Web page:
In recent years, for achieving color image formation, a plurality of photoconductors is incorporated in an electrophotographic machine such as a copying machine, printer, and facsimile machine. Further, in line with the trend toward small-size apparatus, there is a tendency to decrease the diameter of the photoconductor. However, the smaller the diameter of the photoconductor, the more conspicuous the abrasion of the photoconductor even though the printing operation is repeated the same number of times. The result is that the charging characteristics of the photoconductor are decreased and the life of the photoconductor is thus curtailed. It is conventionally inevitable to replace such a photoconductor or a developing unit including the photoconductor that is no longer used. To extend the life of the photoconductor itself as long as possible is desirable from the environmental viewpoint.

One of the typical examples of the photoconductors which are put in practical use is an organic photoconductor having such a layered structure that a charge generation layer (CGL) and a charge transport layer (CTL) are successively overlaid on an electroconductive support.

The charge transport layer (CTL) comprises a binder resin and a low-molecular charge transport material (CTM). In this case, the low-molecular charge transport material is usually contained in the charge transport layer in an amount of as large as 40 to 50 wt. % in order to exhibit sufficient charge transporting properties. The addition of such a large amount of low-molecular charge transport material (CTM) lowers the intrinsic mechanical strength of the binder resin employed for the charge transport layer. Such lowering of the mechanical strength of the charge transport layer will decrease the wear resistance of the obtained photoconductor.

To solve the above-mentioned problem, a variety of binder resins with excellent mechanical strength have been developed. However, the amount of the low-molecular charge transport material contained in the charge transport layer is so large that the binder resin cannot exhibit its own properties sufficiently.

It is thus proposed to use a high-molecular charge transport material with excellent mechanical characteristics instead of the aforementioned low-molecular charge transport material.

Some vinyl polymers such as polyvinyl anthracene, polyvinyl pyrene and poly-N-vinylcarbazole have been studied as the high-molecular charge transport materials for the organic photoconductor of a charge transport complex type. However, such vinyl polymers are not satisfactory from the viewpoint of photosensitivity.

In addition, high-molecular materials with charge transporting properties have been also studied to eliminate the shortcomings of the above-mentioned layered photoconductor. For instance, there are proposed an acrylic resin having a triphenylamine structure as reported by M. Stolka et al., in “J. Polym. Sci., vol 21, 969 (1983)”; a vinyl polymer having a hydrazone structure as described in “Japan Hard Copy '89 p. 67”; and polycarbonate resins having a triarylamine structure as disclosed in U.S. Pat. Nos. 4,801,517, 4,806,443, 4,806,444, 4,937,165, 4,959,288, 5,030,532, 5,034,296, and 5,080,989, and Japanese Laid-Open Patent Applications Nos. 64-9964, 3-221522, 2-304456, 4-11627, 4-175337, 4-18371, 4-31404, and 4-133065. However, any of these materials have not yet been put to practical use because of the low sensitivity or high residual potential.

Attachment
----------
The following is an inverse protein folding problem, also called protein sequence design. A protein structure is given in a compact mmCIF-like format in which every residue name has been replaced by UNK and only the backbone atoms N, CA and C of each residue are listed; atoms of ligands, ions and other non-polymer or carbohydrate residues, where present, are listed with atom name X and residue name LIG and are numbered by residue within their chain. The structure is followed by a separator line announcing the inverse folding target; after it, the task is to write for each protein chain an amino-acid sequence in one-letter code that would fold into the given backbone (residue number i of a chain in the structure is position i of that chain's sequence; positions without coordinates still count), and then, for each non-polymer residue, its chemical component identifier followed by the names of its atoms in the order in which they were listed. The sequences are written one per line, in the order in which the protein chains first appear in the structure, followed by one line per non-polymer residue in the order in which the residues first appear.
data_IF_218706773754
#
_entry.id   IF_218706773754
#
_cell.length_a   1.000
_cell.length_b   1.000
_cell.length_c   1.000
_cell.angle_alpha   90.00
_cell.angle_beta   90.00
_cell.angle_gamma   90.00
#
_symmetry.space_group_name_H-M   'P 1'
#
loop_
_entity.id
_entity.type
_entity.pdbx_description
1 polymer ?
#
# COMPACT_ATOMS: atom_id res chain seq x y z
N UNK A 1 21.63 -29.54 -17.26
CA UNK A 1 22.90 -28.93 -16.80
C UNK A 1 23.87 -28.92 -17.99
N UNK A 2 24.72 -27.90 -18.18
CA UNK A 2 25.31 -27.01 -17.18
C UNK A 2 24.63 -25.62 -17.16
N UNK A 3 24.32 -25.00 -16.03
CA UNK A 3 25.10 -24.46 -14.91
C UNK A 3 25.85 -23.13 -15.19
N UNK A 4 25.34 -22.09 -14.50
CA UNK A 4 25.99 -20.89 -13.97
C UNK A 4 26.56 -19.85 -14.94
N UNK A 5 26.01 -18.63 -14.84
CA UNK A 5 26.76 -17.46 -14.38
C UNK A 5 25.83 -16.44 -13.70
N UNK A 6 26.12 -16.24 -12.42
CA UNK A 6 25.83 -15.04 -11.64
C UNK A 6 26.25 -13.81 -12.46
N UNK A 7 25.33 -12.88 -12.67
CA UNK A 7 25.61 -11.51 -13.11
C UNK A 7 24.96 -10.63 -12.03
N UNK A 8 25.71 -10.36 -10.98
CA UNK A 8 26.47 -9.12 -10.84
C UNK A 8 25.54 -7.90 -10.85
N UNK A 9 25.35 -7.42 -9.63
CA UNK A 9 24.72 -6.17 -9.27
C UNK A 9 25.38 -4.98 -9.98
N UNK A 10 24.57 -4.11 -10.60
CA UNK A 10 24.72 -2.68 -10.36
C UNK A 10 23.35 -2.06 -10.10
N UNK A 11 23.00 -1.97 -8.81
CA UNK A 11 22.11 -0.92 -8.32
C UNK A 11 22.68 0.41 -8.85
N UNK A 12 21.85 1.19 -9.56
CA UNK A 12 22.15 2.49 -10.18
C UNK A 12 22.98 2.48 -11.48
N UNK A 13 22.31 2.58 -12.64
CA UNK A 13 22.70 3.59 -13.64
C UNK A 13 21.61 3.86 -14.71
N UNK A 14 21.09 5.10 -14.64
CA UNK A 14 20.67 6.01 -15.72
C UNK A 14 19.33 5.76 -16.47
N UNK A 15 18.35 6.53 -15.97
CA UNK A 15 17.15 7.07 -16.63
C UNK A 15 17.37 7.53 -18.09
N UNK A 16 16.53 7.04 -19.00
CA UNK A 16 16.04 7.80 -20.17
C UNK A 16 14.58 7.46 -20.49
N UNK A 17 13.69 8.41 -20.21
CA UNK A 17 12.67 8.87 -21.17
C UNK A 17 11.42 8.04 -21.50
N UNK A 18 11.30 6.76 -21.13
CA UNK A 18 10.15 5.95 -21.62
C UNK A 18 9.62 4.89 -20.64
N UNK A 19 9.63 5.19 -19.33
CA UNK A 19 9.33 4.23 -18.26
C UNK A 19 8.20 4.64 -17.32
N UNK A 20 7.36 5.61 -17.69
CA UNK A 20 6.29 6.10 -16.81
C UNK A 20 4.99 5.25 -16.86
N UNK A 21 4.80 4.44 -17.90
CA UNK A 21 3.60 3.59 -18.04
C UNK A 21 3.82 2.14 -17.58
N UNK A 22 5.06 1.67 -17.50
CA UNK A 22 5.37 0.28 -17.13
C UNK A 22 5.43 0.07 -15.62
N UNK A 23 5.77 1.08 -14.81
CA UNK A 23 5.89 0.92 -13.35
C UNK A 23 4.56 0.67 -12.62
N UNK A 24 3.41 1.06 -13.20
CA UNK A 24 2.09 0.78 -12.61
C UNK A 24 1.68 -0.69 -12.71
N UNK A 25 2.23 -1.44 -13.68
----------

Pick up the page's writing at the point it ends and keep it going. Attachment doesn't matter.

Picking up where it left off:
The development of high-molecular charge transport materials has been proceeding. Some are found to provide a photoconductor with a sufficient sensitivity and a low residual potential as disclosed in Japanese Laid-Open Patent Applications 7-325409, 9-127713, 9-297419, 9-80783, 9-80784, 9-80172, 9-222740, 9-265197, 9-295201, 9-211877, 9-304956, 9-304957, and 9-329907. The wear resistance of these photoconductors is improved when compared with that of the conventional photoconductors, so that the life of the photoconductors can be extended to some extent.

However, another factor to shorten the life of the photoconductor is the deterioration of charging characteristics resulting from the exposure of the photoconductor to ozone and NOx gases. Most of electrophotographic image forming apparatus employ a corona charger at the charging step. In the course of the charging step, ozone gas generated from the corona charger and nitrogen compound gas (NOx) synthesized from the ozone and nitrogen in the air are brought into contact with the surface of the photoconductor, thereby causing the charging characteristics of the photoconductor to deteriorate during the repeated use. To eliminate the above-mentioned problem, the contact charging method, for example, using a charging roller currently becomes prevalent instead of the corona charging method for reducing the generation of oxidized gases. Although the amount of ozone and the reactive gases can be reduced by the contact charging method, the problem of adverse effect on the photoconductor by such reactive gases has not yet been solved. The decrease in charging characteristics due to the exposure of the photoconductor to the reactive gases will become a significant factor to determine the life of the photoconductor as the wear resistance of the photoconductor is increasing. In other words, there remains the problem that the life of the photoconductor cannot be extended in spite of the improvement in wear resistance because insufficient gas resistance lowers the charging characteristics.